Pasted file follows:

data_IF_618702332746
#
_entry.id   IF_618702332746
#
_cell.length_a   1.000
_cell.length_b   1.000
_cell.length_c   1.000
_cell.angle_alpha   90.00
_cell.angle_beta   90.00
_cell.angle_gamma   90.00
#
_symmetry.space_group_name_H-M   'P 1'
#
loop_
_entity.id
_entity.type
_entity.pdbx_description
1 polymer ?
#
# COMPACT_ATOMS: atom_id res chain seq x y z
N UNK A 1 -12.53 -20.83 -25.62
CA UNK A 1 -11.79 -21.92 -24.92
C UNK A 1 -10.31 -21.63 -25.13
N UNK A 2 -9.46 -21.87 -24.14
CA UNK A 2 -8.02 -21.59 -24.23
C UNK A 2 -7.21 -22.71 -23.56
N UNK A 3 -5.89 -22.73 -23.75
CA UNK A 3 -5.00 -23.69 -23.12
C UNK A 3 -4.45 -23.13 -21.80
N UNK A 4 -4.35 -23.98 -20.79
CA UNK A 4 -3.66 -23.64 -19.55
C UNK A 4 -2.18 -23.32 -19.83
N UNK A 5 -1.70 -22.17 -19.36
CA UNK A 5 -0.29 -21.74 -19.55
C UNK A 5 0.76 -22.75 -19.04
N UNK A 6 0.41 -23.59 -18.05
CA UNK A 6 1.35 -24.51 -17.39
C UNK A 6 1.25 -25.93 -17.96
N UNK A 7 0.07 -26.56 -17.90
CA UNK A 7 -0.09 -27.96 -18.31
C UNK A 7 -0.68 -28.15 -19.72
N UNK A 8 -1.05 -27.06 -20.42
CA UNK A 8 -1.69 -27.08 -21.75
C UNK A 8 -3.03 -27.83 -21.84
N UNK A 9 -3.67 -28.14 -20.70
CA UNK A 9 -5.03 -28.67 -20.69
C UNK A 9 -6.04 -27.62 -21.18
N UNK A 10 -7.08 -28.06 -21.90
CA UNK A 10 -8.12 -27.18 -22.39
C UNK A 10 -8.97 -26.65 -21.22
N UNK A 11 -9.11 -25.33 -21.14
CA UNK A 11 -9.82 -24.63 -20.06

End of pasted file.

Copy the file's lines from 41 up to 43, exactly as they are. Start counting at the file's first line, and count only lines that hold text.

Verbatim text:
C UNK A 7 -0.68 -28.15 -19.72
N UNK A 8 -1.05 -27.06 -20.42
CA UNK A 8 -1.69 -27.08 -21.75